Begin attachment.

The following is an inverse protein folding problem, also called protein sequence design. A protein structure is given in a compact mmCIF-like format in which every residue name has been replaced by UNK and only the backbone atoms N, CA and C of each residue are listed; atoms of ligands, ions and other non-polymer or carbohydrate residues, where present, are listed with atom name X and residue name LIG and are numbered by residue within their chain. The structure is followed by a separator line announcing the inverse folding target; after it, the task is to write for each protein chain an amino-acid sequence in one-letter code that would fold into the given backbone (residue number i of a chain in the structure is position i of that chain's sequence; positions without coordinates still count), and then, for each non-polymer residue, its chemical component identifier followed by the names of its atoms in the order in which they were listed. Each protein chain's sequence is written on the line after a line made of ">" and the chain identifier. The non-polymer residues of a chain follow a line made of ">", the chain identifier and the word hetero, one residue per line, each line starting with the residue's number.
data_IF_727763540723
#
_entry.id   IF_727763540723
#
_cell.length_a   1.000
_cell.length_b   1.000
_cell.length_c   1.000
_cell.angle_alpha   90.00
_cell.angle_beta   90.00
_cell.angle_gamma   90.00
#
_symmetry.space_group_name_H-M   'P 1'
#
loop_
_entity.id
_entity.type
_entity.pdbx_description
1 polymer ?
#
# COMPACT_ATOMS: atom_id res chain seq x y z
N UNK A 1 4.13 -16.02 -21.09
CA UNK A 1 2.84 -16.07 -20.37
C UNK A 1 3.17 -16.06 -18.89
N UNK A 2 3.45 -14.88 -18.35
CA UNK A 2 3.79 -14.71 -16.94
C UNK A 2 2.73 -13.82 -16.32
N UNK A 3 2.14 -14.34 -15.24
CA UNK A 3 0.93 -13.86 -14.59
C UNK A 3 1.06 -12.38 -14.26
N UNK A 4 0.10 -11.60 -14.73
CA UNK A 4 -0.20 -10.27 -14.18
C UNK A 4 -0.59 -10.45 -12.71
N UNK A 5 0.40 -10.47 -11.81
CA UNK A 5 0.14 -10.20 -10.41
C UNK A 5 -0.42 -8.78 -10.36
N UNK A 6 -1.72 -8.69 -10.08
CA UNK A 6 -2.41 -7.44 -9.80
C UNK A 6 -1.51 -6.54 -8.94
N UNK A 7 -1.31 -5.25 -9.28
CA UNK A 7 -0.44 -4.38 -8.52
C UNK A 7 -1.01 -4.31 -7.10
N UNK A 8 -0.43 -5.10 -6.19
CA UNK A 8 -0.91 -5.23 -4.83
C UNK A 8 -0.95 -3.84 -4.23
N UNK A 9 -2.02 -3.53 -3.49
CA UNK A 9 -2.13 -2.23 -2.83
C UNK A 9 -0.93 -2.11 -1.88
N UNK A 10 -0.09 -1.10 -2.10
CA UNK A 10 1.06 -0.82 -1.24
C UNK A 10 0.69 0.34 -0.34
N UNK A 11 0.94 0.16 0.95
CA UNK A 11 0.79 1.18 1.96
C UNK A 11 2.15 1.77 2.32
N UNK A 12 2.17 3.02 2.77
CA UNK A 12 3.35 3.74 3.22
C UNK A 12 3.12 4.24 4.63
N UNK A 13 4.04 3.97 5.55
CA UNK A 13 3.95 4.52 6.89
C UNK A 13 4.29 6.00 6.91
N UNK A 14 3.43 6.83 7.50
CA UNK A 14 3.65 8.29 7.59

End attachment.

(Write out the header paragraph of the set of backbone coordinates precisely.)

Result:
The following is an inverse protein folding problem, also called protein sequence design. A protein structure is given in a compact mmCIF-like format in which every residue name has been replaced by UNK and only the backbone atoms N, CA and C of each residue are listed; atoms of ligands, ions and other non-polymer or carbohydrate residues, where present, are listed with atom name X and residue name LIG and are numbered by residue within their chain. The structure is followed by a separator line announcing the inverse folding target; after it, the task is to write for each protein chain an amino-acid sequence in one-letter code that would fold into the given backbone (residue number i of a chain in the structure is position i of that chain's sequence; positions without coordinates still count), and then, for each non-polymer residue, its chemical component identifier followed by the names of its atoms in the order in which they were listed. Each protein chain's sequence is written on the line after a line made of ">" and the chain identifier. The non-polymer residues of a chain follow a line made of ">", the chain identifier and the word hetero, one residue per line, each line starting with the residue's number.